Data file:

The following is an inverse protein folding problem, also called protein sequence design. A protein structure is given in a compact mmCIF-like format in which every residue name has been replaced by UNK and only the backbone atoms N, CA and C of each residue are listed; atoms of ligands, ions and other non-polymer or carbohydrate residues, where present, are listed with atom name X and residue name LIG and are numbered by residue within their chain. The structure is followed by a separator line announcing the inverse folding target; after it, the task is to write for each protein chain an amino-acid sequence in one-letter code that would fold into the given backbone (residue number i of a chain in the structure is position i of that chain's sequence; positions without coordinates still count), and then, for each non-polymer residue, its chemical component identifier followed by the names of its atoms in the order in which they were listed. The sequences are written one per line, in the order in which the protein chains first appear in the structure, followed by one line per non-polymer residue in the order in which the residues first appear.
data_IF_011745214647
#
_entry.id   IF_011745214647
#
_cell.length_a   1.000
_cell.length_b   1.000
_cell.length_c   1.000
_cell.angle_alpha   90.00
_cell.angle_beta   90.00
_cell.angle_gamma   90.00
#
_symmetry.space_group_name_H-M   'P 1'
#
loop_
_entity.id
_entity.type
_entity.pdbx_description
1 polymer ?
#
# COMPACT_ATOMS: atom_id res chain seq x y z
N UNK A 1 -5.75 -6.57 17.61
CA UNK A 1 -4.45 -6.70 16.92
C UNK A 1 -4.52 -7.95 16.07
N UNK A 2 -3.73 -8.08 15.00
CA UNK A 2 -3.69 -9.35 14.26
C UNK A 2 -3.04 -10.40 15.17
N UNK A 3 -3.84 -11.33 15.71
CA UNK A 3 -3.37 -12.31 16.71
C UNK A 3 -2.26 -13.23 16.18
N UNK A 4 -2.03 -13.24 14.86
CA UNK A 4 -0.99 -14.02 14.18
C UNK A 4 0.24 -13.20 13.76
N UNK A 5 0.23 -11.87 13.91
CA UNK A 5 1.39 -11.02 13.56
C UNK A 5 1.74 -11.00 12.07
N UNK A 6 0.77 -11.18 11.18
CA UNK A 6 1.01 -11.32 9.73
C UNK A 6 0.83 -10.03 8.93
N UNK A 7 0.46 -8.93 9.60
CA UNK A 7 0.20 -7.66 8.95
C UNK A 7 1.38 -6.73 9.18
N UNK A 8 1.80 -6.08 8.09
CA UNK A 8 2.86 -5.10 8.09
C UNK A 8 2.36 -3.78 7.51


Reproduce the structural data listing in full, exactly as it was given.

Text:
The following is an inverse protein folding problem, also called protein sequence design. A protein structure is given in a compact mmCIF-like format in which every residue name has been replaced by UNK and only the backbone atoms N, CA and C of each residue are listed; atoms of ligands, ions and other non-polymer or carbohydrate residues, where present, are listed with atom name X and residue name LIG and are numbered by residue within their chain. The structure is followed by a separator line announcing the inverse folding target; after it, the task is to write for each protein chain an amino-acid sequence in one-letter code that would fold into the given backbone (residue number i of a chain in the structure is position i of that chain's sequence; positions without coordinates still count), and then, for each non-polymer residue, its chemical component identifier followed by the names of its atoms in the order in which they were listed. The sequences are written one per line, in the order in which the protein chains first appear in the structure, followed by one line per non-polymer residue in the order in which the residues first appear.
data_IF_011745214647
#
_entry.id   IF_011745214647
#
_cell.length_a   1.000
_cell.length_b   1.000
_cell.length_c   1.000
_cell.angle_alpha   90.00
_cell.angle_beta   90.00
_cell.angle_gamma   90.00
#
_symmetry.space_group_name_H-M   'P 1'
#
loop_
_entity.id
_entity.type
_entity.pdbx_description
1 polymer ?
#
# COMPACT_ATOMS: atom_id res chain seq x y z
N UNK A 1 -5.75 -6.57 17.61
CA UNK A 1 -4.45 -6.70 16.92
C UNK A 1 -4.52 -7.95 16.07
N UNK A 2 -3.73 -8.08 15.00
CA UNK A 2 -3.69 -9.35 14.26
C UNK A 2 -3.04 -10.40 15.17
N UNK A 3 -3.84 -11.33 15.71
CA UNK A 3 -3.37 -12.31 16.71
C UNK A 3 -2.26 -13.23 16.18
N UNK A 4 -2.03 -13.24 14.86
CA UNK A 4 -0.99 -14.02 14.18
C UNK A 4 0.24 -13.20 13.76
N UNK A 5 0.23 -11.87 13.91
CA UNK A 5 1.39 -11.02 13.56
C UNK A 5 1.74 -11.00 12.07
N UNK A 6 0.77 -11.18 11.18
CA UNK A 6 1.01 -11.32 9.73
C UNK A 6 0.83 -10.03 8.93
N UNK A 7 0.46 -8.93 9.60
CA UNK A 7 0.20 -7.66 8.95
C UNK A 7 1.38 -6.73 9.18
N UNK A 8 1.80 -6.08 8.09
CA UNK A 8 2.86 -5.10 8.09
C UNK A 8 2.36 -3.78 7.51